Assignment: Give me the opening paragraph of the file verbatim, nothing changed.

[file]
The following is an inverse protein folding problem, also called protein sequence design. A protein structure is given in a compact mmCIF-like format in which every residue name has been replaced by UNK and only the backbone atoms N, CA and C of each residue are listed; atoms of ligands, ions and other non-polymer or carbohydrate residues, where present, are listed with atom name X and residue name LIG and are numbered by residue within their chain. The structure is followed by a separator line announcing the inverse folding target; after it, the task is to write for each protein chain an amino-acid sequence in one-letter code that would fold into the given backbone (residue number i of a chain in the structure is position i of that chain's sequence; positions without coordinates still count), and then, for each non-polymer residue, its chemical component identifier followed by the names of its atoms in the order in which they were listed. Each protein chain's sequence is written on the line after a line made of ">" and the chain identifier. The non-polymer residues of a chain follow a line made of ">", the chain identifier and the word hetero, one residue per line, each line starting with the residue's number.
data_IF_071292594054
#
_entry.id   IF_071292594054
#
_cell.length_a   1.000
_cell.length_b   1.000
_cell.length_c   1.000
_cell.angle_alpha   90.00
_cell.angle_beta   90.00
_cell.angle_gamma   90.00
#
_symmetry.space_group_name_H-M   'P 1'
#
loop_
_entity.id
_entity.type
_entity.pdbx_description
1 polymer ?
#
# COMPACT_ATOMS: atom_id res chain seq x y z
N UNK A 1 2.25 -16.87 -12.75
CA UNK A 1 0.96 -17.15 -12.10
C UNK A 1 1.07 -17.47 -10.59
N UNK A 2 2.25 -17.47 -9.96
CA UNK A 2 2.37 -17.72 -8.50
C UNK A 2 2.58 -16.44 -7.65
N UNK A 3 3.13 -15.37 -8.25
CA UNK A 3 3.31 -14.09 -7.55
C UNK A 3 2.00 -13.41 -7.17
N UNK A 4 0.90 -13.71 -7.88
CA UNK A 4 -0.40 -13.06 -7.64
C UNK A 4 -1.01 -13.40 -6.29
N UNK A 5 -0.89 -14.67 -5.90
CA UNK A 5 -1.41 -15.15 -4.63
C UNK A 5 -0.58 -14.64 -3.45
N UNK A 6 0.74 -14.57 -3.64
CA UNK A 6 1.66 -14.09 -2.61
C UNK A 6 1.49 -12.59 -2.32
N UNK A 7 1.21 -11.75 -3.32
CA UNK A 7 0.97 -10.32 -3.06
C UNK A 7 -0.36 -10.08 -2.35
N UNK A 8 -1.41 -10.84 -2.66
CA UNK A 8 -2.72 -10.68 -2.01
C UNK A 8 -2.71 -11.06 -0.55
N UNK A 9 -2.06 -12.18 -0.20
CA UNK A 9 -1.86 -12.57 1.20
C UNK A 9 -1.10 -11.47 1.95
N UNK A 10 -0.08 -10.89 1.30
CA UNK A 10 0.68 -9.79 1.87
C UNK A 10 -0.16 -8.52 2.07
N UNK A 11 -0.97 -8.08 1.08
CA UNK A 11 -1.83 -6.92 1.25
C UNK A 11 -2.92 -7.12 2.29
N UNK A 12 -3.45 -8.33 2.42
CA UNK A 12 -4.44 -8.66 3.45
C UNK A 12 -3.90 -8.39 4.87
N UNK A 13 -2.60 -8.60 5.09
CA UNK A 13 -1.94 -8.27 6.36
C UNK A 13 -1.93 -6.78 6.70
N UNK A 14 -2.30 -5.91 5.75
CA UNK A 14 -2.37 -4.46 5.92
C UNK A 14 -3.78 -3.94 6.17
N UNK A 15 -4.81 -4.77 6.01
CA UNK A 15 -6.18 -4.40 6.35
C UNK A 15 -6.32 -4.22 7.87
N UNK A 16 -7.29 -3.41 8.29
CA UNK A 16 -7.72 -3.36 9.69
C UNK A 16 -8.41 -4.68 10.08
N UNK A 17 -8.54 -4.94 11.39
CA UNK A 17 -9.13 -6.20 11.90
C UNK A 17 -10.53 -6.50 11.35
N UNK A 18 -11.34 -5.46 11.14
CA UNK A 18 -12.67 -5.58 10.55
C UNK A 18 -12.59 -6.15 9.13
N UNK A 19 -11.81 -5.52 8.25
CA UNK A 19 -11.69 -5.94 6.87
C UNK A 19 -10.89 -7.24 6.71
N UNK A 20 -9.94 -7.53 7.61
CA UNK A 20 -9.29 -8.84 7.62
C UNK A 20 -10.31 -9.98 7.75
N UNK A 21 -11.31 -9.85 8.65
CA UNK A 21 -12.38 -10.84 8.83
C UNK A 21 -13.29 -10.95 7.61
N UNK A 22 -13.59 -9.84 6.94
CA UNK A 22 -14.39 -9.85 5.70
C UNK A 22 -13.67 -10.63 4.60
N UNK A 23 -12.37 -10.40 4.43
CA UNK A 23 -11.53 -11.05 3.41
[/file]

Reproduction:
The following is an inverse protein folding problem, also called protein sequence design. A protein structure is given in a compact mmCIF-like format in which every residue name has been replaced by UNK and only the backbone atoms N, CA and C of each residue are listed; atoms of ligands, ions and other non-polymer or carbohydrate residues, where present, are listed with atom name X and residue name LIG and are numbered by residue within their chain. The structure is followed by a separator line announcing the inverse folding target; after it, the task is to write for each protein chain an amino-acid sequence in one-letter code that would fold into the given backbone (residue number i of a chain in the structure is position i of that chain's sequence; positions without coordinates still count), and then, for each non-polymer residue, its chemical component identifier followed by the names of its atoms in the order in which they were listed. Each protein chain's sequence is written on the line after a line made of ">" and the chain identifier. The non-polymer residues of a chain follow a line made of ">", the chain identifier and the word hetero, one residue per line, each line starting with the residue's number.